Last year, Valerie Tiberius, professor of philosophy at the University of Minnesota, conducted what she called “The Value of Philosophy Survey.” Over 2,500 philosophers responded to the survey, which asked 24 questions, and in her Presidential Address at the Central Division meeting of the American Philosophical Association (APA) last month, Professor Tiberius discussed the results.
You can read the full text of Professor Tiberius’s address at the Blog of the APA, and some initial discussion of it at PEA Soup. It’s a wonderful piece in which she addresses the discipline of philosophy as a friend in need of assistance, and the survey as the start of a helpful conversation:
I started thinking… what if PHILOSOPHY were my friend? I might worry. Philosophy, what are you doing with your life? You’re in the news, and not in a good way. As I would do if I were approaching an individual friend in need of help, I wanted to know: what are your values, philosophy?
Her conclusion is that philosophy wants to “broaden and balance”:
After reviewing the data from the survey, I’m in the position of someone who has just finished a very long conversation with my struggling friend about her values. I might venture to articulate a path forward. So here’s my advice Philosophy: what I think you really want is to broaden, to open up, to become a more welcoming field, without losing what makes you you. You don’t want a radical transformation; you want to be less isolated and narrow than you have been in the past, not by rejecting your past but by achieving a balance between valuing the old and the new. That is the theme of the rest of the talk: “broaden and balance”. In short, the message of the talk is that our values will be fulfilled by broadening our community and our conception of what counts as philosophy, and by balancing our attention and rewards between traditional and non-traditional approaches to philosophy.
The survey results show overwhelming support for the idea that diversity is important to academic philosophy. On a scale of 1-7, mean ratings approving of various forms of diversity were well above 5:
An open-ended question on the survey asked respondents for further comments they had on diversity. Of the 580 who chose to provide comments, only 25 registered opposition to increased diversity in philosophy.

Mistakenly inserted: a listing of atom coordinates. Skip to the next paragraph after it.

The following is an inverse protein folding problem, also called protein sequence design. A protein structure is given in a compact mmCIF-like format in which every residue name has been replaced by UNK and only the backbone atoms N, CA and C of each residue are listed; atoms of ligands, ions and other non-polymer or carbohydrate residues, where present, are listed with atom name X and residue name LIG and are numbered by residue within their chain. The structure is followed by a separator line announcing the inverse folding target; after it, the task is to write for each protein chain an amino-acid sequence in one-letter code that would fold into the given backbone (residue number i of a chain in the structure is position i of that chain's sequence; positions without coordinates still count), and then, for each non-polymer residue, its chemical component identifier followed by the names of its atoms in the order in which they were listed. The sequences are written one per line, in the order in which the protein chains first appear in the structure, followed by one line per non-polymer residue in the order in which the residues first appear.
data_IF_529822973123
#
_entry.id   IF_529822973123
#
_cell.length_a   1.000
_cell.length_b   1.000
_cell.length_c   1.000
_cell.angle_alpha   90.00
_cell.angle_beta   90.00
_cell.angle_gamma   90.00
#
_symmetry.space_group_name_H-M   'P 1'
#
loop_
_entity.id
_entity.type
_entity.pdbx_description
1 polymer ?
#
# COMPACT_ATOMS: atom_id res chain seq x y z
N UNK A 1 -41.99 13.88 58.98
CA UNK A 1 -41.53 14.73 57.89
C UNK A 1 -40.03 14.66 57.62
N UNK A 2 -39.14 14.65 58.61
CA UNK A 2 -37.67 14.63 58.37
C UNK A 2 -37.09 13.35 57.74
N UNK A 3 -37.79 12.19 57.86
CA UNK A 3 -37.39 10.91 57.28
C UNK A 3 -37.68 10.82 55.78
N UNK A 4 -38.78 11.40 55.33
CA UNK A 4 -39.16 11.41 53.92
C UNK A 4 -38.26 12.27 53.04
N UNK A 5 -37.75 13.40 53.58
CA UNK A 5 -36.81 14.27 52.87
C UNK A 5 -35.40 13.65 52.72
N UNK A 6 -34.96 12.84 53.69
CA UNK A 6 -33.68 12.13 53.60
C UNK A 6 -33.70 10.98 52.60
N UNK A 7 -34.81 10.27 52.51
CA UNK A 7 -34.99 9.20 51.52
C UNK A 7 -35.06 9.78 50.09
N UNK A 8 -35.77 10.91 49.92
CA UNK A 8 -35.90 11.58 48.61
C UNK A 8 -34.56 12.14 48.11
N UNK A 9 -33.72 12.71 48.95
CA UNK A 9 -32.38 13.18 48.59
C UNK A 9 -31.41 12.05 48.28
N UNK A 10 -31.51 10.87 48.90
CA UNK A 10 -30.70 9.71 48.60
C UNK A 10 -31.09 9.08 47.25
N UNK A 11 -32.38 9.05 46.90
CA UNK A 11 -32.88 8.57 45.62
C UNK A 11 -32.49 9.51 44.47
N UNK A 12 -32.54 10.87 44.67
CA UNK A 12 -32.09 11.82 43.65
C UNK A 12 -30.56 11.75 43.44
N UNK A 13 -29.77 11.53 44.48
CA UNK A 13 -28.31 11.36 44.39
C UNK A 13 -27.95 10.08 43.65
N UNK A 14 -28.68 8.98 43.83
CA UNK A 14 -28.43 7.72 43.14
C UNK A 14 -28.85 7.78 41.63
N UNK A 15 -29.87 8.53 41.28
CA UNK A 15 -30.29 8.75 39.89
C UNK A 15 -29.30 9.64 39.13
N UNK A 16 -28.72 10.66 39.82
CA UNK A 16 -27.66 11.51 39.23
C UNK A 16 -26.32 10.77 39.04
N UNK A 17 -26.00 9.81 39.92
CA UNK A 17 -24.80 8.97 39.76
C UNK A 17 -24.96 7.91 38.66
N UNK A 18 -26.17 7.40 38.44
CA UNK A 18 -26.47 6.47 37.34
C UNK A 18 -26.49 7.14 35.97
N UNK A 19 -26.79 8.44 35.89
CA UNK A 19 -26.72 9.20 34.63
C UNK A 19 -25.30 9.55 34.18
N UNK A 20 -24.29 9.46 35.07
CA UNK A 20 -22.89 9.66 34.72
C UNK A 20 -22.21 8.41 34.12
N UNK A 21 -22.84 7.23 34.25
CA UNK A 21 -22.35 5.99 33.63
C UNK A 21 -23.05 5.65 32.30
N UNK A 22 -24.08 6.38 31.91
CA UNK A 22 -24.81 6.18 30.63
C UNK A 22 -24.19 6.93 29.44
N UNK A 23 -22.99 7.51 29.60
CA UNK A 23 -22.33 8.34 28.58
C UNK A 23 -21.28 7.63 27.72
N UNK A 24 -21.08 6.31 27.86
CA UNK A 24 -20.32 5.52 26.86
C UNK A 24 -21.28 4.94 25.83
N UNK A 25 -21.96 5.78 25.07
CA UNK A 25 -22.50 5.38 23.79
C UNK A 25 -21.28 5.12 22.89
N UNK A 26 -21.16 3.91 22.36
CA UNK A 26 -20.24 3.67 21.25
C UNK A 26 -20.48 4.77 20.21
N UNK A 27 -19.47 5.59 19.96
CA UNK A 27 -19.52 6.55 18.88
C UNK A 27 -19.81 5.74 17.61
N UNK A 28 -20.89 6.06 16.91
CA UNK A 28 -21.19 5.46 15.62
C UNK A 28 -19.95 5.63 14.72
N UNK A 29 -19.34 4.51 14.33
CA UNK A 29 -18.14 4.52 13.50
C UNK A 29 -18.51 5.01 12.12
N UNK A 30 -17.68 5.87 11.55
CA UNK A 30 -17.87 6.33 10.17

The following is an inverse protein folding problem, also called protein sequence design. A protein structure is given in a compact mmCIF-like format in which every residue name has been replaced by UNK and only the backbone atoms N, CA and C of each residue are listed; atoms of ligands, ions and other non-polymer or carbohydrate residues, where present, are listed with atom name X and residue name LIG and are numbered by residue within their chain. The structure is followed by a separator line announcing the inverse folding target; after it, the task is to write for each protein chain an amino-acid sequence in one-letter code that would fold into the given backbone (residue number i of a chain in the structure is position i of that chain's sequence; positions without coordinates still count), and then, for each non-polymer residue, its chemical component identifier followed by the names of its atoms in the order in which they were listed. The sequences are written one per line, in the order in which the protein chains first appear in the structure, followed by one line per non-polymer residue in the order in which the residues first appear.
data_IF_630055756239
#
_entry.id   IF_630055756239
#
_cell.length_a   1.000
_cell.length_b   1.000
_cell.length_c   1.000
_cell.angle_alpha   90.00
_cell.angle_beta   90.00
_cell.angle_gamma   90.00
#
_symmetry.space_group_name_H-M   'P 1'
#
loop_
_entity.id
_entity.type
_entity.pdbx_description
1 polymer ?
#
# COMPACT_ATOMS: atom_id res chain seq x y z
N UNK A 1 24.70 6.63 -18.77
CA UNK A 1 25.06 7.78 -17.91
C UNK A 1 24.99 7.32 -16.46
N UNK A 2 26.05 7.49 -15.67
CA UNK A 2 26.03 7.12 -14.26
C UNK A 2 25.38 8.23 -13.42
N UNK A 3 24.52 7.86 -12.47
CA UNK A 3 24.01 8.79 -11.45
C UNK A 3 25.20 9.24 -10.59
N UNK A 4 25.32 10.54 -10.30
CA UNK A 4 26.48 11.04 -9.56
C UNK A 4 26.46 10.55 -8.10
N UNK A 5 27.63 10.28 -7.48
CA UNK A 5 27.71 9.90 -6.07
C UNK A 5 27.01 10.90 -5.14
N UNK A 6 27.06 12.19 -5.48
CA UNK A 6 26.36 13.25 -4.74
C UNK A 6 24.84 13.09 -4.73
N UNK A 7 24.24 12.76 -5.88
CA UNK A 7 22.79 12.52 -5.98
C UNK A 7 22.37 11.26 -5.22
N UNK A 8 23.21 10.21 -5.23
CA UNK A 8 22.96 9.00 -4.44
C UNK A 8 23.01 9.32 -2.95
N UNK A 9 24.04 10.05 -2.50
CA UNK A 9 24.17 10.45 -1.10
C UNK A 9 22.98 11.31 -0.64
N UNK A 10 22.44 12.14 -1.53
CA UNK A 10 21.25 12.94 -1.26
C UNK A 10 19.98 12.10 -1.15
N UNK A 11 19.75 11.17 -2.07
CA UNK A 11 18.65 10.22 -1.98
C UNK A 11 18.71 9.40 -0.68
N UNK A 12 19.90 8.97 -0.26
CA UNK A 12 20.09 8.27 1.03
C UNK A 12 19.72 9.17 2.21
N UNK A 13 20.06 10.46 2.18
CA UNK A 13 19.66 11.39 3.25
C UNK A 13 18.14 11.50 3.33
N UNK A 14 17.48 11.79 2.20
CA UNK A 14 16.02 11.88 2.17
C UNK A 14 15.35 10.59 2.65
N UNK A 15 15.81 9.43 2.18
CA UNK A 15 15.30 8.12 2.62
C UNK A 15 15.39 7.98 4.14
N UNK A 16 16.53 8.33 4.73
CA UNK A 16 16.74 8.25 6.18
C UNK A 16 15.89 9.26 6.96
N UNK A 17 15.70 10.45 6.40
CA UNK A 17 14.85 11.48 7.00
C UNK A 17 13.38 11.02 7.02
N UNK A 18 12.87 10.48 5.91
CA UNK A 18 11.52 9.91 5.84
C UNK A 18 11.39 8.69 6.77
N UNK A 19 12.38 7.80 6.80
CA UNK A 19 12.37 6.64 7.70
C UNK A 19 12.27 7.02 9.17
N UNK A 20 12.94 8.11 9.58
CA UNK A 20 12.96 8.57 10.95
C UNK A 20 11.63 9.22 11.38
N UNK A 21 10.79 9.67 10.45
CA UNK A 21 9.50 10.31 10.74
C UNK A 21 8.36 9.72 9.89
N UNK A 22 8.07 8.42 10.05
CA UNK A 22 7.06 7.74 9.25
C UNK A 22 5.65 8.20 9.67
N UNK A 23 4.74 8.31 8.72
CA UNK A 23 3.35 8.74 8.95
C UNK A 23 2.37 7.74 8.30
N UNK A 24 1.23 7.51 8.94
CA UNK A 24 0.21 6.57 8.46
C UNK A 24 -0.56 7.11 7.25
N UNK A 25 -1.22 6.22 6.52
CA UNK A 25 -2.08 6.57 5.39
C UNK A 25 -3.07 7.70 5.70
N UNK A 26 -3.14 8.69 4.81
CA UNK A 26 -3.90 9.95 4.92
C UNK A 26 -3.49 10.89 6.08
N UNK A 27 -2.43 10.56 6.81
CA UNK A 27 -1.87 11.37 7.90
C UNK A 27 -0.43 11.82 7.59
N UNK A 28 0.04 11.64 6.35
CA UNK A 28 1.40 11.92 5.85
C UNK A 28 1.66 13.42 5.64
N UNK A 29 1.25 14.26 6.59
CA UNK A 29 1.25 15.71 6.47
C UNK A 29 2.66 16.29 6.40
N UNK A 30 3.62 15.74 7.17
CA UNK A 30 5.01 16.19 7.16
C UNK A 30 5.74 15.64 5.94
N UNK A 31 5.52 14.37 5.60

Public conversations, especially online, can sometimes give the impression that philosophers are divided over the importance of diversity in the profession. The survey results suggest that this impression is mistaken, the result of a tiny, if vocal, number of people. The often pseudonymous and anonymous (and so practically uncountable) commenters expressing opposition to diversity have a view that is very much in the minority.
Professor Tiberius notes that the survey results suggest that while diversity is among the values of the philosophy profession,
we tend to have somewhat less strong support for specific strategies for promoting our values than we do for the general idea that these values should be promoted.
It could be that disagreement over specific strategies also has served to obscure the more consistent support among philosophers for diversity in the discipline.
Another aspect of the “broadening” concerns philosophical subfields. Survey respondents most frequently identified the following fields “unjustly marginalized”:
- African/Africana Philosophy
- Arabic and Islamic Philosophy
- Asian Philosophy
- Native American Philosophy
- Latin American Philosophy
- Feminist Philosophy
- Philosophy of Race
- Continental Philosophy
- Philosophy of Gender
Survey questions asked about both philosophical education and philosophical research. Professor Tiberius writes:
We found that the survey responses displayed a conspicuous pattern, with respondents more strongly in favor of traditional approaches when it came to education (both graduate and undergraduate) than in philosophical research.
On the following graph you can see that the mean responses express support for the ideas that philosophical research that is interdisciplinary is worthwhile, that philosophical research benefits when it incorporates the views and perspectives of philosophers who are members of underrepresented groups, and that the discipline should produce some philosophical research that is relevant to the concerns of society at large.
At the same time, that these were seen as relatively less important when it comes to educating students. In that domain, philosophers favored a greater emphasis on traditional subfields. Professor Tiberius writes,
Perhaps (and this was suggested in some of the open ended responses) these results are explained by philosophers thinking that we need a foundation of certain skills, distinctions, theories, and arguments before we should be encouraged to do creative work that engages other fields or challenges aspects of our tradition.
There were other topics covered by the survey which I may address in subsequent posts. You can read (and listen to) Professor Tiberius’s full presidential address here.